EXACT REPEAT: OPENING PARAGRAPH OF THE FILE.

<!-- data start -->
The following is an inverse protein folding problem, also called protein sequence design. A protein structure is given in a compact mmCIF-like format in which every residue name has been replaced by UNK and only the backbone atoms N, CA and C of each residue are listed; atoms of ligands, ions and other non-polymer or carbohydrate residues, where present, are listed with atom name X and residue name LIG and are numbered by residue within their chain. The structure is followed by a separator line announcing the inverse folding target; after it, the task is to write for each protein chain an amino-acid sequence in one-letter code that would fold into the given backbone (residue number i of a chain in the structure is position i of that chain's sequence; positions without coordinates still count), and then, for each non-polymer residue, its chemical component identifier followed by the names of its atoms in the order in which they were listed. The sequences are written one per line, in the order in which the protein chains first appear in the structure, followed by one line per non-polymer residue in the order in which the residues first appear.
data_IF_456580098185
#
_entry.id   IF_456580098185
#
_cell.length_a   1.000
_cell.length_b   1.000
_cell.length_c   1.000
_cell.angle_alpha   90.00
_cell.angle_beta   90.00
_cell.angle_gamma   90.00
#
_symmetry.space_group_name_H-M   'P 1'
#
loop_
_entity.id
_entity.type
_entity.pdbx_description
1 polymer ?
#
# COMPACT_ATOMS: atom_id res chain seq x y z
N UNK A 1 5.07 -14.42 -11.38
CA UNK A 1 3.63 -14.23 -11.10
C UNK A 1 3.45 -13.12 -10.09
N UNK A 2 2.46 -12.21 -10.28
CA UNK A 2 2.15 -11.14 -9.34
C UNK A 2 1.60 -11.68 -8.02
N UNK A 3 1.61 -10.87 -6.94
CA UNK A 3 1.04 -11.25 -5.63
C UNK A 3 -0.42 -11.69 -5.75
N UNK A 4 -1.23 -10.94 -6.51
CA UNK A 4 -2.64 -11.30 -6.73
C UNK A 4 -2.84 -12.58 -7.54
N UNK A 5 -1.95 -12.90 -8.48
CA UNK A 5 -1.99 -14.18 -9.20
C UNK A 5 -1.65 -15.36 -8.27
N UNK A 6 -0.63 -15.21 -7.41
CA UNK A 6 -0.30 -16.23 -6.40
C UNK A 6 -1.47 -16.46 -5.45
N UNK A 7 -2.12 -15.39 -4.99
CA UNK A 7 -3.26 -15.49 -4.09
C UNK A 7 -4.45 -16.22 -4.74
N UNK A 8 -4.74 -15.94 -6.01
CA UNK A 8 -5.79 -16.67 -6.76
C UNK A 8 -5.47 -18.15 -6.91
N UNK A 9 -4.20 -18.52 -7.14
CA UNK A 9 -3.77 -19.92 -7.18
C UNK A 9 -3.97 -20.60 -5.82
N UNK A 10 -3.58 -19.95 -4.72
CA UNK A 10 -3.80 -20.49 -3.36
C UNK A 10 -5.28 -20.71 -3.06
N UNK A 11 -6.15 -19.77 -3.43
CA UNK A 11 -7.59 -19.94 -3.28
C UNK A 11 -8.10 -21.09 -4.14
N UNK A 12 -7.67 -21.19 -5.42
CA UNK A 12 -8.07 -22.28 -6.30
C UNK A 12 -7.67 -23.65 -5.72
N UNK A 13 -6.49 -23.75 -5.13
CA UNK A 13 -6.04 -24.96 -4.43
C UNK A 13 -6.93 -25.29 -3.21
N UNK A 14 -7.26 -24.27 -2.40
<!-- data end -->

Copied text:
The following is an inverse protein folding problem, also called protein sequence design. A protein structure is given in a compact mmCIF-like format in which every residue name has been replaced by UNK and only the backbone atoms N, CA and C of each residue are listed; atoms of ligands, ions and other non-polymer or carbohydrate residues, where present, are listed with atom name X and residue name LIG and are numbered by residue within their chain. The structure is followed by a separator line announcing the inverse folding target; after it, the task is to write for each protein chain an amino-acid sequence in one-letter code that would fold into the given backbone (residue number i of a chain in the structure is position i of that chain's sequence; positions without coordinates still count), and then, for each non-polymer residue, its chemical component identifier followed by the names of its atoms in the order in which they were listed. The sequences are written one per line, in the order in which the protein chains first appear in the structure, followed by one line per non-polymer residue in the order in which the residues first appear.